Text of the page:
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Technology 5 October 2020

The Week in Internet News: Judge Blocks U.S. TikTok Ban

Grant Gross
By Grant GrossGuest AuthorTechnology Reporter

No deal: A U.S. judge has temporarily blocked President Donald Trump’s order to ban Chinese app TikTok from the Apple and Android app stores, CNBC reports. Trump has argued that the app is a security risk. Oracle and Walmart are in talks to buy a piece of TikTok’s U.S. operations as a way to appease Trump, though it appears that there’s disagreement with Chinese owner ByteDance over the outlines of a deal.

Breaking up is hard to do: The Hill has commentary about Trump’s attempt to ban TikTok and WeChat, another Chinese app, saying these are “only the most recent signs that the once open, global internet is slowly being replaced by 200, nationally-controlled, separate internets.” Trump’s efforts follow a long-term Chinese government drive to create a walled off Internet inside its own borders.

It’s nice to share: The European Union is preparing new regulations that would require large tech companies to share their customer data files with smaller competitors, Euronews says. An early draft of the Digital Services Act says companies like Amazon and Google “shall not use data collected on the platform … for [their] own commercial activities … unless they [make it] accessible to business users active in the same commercial activities.”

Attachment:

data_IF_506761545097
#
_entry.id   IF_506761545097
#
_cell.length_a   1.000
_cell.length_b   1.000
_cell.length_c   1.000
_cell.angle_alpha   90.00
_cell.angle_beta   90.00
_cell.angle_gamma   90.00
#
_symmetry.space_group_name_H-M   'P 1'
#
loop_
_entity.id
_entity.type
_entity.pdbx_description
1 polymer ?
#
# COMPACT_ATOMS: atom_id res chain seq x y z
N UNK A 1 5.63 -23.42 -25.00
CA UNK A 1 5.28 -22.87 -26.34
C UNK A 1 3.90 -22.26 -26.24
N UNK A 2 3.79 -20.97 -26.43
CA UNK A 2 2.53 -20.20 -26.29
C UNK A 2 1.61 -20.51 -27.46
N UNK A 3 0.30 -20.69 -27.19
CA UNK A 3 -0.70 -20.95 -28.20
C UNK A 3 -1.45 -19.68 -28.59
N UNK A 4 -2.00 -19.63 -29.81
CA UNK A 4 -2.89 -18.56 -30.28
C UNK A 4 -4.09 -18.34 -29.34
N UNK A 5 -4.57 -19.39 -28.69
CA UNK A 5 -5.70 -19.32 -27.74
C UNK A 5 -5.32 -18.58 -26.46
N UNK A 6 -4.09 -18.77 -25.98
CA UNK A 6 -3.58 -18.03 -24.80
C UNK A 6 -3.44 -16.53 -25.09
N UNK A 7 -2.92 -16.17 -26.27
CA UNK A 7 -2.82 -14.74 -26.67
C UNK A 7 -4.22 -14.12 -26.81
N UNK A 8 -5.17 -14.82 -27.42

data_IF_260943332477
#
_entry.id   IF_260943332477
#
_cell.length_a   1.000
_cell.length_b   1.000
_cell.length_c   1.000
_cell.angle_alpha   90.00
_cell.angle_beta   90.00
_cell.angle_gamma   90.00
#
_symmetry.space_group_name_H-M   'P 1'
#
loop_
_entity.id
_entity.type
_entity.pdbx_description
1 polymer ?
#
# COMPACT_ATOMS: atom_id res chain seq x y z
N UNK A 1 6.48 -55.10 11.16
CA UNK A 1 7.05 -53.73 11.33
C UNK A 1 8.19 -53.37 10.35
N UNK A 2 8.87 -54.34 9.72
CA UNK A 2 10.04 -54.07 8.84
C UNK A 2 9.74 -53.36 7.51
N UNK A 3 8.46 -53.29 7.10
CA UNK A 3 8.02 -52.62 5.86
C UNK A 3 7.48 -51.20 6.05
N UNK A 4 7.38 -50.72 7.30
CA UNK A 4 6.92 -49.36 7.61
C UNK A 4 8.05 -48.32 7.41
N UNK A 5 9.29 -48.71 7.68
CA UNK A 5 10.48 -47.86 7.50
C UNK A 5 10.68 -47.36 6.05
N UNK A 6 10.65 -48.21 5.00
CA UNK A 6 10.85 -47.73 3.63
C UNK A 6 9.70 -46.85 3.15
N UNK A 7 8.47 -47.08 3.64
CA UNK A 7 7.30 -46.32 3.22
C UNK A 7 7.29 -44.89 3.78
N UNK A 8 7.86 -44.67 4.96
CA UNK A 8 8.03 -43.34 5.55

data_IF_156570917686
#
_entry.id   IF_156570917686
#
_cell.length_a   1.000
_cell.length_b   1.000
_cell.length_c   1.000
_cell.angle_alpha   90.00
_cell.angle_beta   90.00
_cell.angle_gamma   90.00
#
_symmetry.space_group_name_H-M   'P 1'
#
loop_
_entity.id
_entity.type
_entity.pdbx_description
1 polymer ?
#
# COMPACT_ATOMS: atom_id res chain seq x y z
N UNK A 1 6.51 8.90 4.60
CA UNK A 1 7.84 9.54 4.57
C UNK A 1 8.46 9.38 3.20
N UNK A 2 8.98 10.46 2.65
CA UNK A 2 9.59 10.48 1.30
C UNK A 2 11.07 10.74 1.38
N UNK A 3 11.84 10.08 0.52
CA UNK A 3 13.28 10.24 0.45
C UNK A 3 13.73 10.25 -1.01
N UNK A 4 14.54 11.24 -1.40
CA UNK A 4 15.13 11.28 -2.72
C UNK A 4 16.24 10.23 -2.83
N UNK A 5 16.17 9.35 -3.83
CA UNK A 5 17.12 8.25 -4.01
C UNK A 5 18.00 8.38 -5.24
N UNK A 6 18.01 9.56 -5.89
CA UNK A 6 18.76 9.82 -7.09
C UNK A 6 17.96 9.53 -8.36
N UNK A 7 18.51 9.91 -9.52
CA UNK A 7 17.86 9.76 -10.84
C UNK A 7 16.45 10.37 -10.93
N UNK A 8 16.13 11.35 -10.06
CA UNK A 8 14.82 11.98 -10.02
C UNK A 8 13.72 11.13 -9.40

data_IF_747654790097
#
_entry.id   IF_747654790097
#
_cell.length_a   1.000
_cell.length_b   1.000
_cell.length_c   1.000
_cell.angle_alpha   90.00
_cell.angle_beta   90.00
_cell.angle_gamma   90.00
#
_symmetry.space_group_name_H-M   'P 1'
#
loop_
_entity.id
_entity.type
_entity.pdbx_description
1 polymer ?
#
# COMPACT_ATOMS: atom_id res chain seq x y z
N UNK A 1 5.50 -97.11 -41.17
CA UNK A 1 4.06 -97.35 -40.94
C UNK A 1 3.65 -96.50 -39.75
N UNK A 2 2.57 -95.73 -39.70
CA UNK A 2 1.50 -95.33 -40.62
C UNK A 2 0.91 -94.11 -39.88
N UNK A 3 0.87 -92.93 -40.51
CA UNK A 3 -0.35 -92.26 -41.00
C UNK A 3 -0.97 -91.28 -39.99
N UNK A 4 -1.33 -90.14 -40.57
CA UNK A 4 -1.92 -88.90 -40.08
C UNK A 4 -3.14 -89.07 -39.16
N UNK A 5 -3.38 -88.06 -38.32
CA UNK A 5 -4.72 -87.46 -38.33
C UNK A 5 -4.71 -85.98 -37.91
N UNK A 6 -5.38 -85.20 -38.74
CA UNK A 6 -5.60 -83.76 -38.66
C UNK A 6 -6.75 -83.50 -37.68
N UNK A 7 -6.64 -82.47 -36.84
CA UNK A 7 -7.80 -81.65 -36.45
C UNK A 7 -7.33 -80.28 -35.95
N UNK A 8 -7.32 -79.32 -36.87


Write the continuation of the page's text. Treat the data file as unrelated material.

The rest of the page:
Paying for news: Google plans to pay news publishers across the globe $1 billion over the next three years, Al Jazeera reports.  A new product called Google News Showcase will launch first in Germany, and it then will be rolled out in Belgium, India, the Netherlands and other countries. About 200 publishers in Argentina, Australia, the U.K., Brazil, Canada, and Germany have signed up.

The case of the disappearing alerts: The U.K. government’s COVID-19 app sends out alerts to smartphones, but some alerts have been vanishing quickly, the BBC reports. In some cases, the app is warning users of possible exposure, then not offering more information.

Other options: Some cities in Massachusetts are exploring municipal broadband services because of poor Internet service, WGBH reports. About one-third of the households in Worcester lack broadband, and 18 percent have no Internet access at all, in some cases because they are in dead zones without coverage.

The U.S. Administration’s move to ban TikTok and WeChat for U.S. app stores is a direct attack on the Internet. Read the Internet Society’s statement on this extreme measure.

Disclaimer: Viewpoints expressed in this post are those of the author and may or may not reflect official Internet Society positions.

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